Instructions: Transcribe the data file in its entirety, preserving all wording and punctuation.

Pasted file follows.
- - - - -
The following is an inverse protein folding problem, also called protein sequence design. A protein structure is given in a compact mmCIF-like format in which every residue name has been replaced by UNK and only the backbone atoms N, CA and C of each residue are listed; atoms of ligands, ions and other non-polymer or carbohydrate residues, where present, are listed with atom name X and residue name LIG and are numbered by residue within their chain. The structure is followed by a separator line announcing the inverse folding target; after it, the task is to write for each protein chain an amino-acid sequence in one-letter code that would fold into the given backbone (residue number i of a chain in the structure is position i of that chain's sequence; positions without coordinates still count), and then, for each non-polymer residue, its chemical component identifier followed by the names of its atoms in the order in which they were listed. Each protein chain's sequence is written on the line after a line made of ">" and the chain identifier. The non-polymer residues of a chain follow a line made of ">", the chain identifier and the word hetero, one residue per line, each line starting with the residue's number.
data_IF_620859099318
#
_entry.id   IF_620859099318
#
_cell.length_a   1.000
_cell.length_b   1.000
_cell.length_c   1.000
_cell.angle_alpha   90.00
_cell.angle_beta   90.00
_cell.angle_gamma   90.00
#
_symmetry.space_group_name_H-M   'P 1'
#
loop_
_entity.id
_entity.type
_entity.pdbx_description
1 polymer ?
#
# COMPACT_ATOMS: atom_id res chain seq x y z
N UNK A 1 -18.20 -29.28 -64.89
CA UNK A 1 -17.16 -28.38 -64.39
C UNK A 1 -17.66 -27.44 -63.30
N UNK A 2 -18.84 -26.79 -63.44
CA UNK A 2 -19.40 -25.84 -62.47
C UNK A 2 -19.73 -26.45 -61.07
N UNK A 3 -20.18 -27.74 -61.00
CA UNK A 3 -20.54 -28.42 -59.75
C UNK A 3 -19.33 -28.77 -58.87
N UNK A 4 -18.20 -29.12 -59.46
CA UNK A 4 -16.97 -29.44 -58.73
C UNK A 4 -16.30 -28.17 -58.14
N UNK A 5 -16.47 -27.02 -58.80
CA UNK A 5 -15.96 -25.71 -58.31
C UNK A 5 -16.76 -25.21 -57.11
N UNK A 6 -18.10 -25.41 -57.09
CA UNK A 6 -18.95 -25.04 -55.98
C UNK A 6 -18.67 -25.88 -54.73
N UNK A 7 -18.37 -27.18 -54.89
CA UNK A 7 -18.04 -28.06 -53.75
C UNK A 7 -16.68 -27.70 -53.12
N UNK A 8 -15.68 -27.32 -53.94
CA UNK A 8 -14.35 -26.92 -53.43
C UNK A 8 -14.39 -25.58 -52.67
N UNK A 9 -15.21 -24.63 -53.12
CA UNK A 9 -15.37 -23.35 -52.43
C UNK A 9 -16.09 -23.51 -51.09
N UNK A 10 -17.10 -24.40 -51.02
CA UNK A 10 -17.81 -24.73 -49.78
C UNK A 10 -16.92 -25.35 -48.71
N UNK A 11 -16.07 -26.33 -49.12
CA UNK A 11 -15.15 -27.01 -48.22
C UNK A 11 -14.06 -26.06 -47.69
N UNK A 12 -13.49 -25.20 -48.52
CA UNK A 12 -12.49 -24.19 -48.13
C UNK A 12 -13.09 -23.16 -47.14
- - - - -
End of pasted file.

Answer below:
The following is an inverse protein folding problem, also called protein sequence design. A protein structure is given in a compact mmCIF-like format in which every residue name has been replaced by UNK and only the backbone atoms N, CA and C of each residue are listed; atoms of ligands, ions and other non-polymer or carbohydrate residues, where present, are listed with atom name X and residue name LIG and are numbered by residue within their chain. The structure is followed by a separator line announcing the inverse folding target; after it, the task is to write for each protein chain an amino-acid sequence in one-letter code that would fold into the given backbone (residue number i of a chain in the structure is position i of that chain's sequence; positions without coordinates still count), and then, for each non-polymer residue, its chemical component identifier followed by the names of its atoms in the order in which they were listed. Each protein chain's sequence is written on the line after a line made of ">" and the chain identifier. The non-polymer residues of a chain follow a line made of ">", the chain identifier and the word hetero, one residue per line, each line starting with the residue's number.
data_IF_620859099318
#
_entry.id   IF_620859099318
#
_cell.length_a   1.000
_cell.length_b   1.000
_cell.length_c   1.000
_cell.angle_alpha   90.00
_cell.angle_beta   90.00
_cell.angle_gamma   90.00
#
_symmetry.space_group_name_H-M   'P 1'
#
loop_
_entity.id
_entity.type
_entity.pdbx_description
1 polymer ?
#
# COMPACT_ATOMS: atom_id res chain seq x y z
N UNK A 1 -18.20 -29.28 -64.89
CA UNK A 1 -17.16 -28.38 -64.39
C UNK A 1 -17.66 -27.44 -63.30
N UNK A 2 -18.84 -26.79 -63.44
CA UNK A 2 -19.40 -25.84 -62.47
C UNK A 2 -19.73 -26.45 -61.07
N UNK A 3 -20.18 -27.74 -61.00
CA UNK A 3 -20.54 -28.42 -59.75
C UNK A 3 -19.33 -28.77 -58.87
N UNK A 4 -18.20 -29.12 -59.46
CA UNK A 4 -16.97 -29.44 -58.73
C UNK A 4 -16.30 -28.17 -58.14
N UNK A 5 -16.47 -27.02 -58.80
CA UNK A 5 -15.96 -25.71 -58.31
C UNK A 5 -16.76 -25.21 -57.11
N UNK A 6 -18.10 -25.41 -57.09
CA UNK A 6 -18.95 -25.04 -55.98
C UNK A 6 -18.67 -25.88 -54.73
N UNK A 7 -18.37 -27.18 -54.89
CA UNK A 7 -18.04 -28.06 -53.75
C UNK A 7 -16.68 -27.70 -53.12
N UNK A 8 -15.68 -27.32 -53.94
CA UNK A 8 -14.35 -26.92 -53.43
C UNK A 8 -14.39 -25.58 -52.67
N UNK A 9 -15.21 -24.63 -53.12
CA UNK A 9 -15.37 -23.35 -52.43
C UNK A 9 -16.09 -23.51 -51.09
N UNK A 10 -17.10 -24.40 -51.02
CA UNK A 10 -17.81 -24.73 -49.78
C UNK A 10 -16.92 -25.35 -48.71
N UNK A 11 -16.07 -26.33 -49.12
CA UNK A 11 -15.15 -27.01 -48.22
C UNK A 11 -14.06 -26.06 -47.69
N UNK A 12 -13.49 -25.20 -48.52
CA UNK A 12 -12.49 -24.19 -48.13
C UNK A 12 -13.09 -23.16 -47.14